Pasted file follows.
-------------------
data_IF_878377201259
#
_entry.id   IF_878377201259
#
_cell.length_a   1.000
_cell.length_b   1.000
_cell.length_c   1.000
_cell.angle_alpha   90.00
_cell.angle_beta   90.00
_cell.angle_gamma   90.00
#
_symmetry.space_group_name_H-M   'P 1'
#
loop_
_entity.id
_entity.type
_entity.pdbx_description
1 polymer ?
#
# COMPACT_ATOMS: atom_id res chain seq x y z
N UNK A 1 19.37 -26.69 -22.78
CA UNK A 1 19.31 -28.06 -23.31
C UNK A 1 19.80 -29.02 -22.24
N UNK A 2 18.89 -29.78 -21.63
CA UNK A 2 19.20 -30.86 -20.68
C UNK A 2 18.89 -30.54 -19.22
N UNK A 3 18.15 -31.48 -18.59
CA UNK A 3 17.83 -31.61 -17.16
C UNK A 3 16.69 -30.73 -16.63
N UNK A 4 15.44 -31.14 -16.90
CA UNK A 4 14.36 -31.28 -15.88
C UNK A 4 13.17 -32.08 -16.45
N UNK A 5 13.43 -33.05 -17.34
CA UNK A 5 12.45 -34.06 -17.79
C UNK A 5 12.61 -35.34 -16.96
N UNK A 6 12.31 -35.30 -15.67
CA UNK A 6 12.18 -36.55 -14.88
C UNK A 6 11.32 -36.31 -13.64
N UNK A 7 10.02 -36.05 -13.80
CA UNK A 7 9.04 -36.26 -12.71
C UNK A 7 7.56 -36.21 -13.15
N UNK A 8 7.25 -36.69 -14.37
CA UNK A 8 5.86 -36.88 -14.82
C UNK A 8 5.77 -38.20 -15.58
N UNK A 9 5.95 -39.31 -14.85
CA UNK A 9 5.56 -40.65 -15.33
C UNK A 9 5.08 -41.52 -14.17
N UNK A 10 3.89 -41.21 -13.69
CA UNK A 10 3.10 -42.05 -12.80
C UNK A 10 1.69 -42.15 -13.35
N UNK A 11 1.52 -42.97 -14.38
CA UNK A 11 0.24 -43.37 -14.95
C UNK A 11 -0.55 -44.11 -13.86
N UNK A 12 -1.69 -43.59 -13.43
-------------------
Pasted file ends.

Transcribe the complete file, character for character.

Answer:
data_IF_878377201259
#
_entry.id   IF_878377201259
#
_cell.length_a   1.000
_cell.length_b   1.000
_cell.length_c   1.000
_cell.angle_alpha   90.00
_cell.angle_beta   90.00
_cell.angle_gamma   90.00
#
_symmetry.space_group_name_H-M   'P 1'
#
loop_
_entity.id
_entity.type
_entity.pdbx_description
1 polymer ?
#
# COMPACT_ATOMS: atom_id res chain seq x y z
N UNK A 1 19.37 -26.69 -22.78
CA UNK A 1 19.31 -28.06 -23.31
C UNK A 1 19.80 -29.02 -22.24
N UNK A 2 18.89 -29.78 -21.63
CA UNK A 2 19.20 -30.86 -20.68
C UNK A 2 18.89 -30.54 -19.22
N UNK A 3 18.15 -31.48 -18.59
CA UNK A 3 17.83 -31.61 -17.16
C UNK A 3 16.69 -30.73 -16.63
N UNK A 4 15.44 -31.14 -16.90
CA UNK A 4 14.36 -31.28 -15.88
C UNK A 4 13.17 -32.08 -16.45
N UNK A 5 13.43 -33.05 -17.34
CA UNK A 5 12.45 -34.06 -17.79
C UNK A 5 12.61 -35.34 -16.96
N UNK A 6 12.31 -35.30 -15.67
CA UNK A 6 12.18 -36.55 -14.88
C UNK A 6 11.32 -36.31 -13.64
N UNK A 7 10.02 -36.05 -13.80
CA UNK A 7 9.04 -36.26 -12.71
C UNK A 7 7.56 -36.21 -13.15
N UNK A 8 7.25 -36.69 -14.37
CA UNK A 8 5.86 -36.88 -14.82
C UNK A 8 5.77 -38.20 -15.58
N UNK A 9 5.95 -39.31 -14.85
CA UNK A 9 5.56 -40.65 -15.33
C UNK A 9 5.08 -41.52 -14.17
N UNK A 10 3.89 -41.21 -13.69
CA UNK A 10 3.10 -42.05 -12.80
C UNK A 10 1.69 -42.15 -13.35
N UNK A 11 1.52 -42.97 -14.38
CA UNK A 11 0.24 -43.37 -14.95
C UNK A 11 -0.55 -44.11 -13.86
N UNK A 12 -1.69 -43.59 -13.43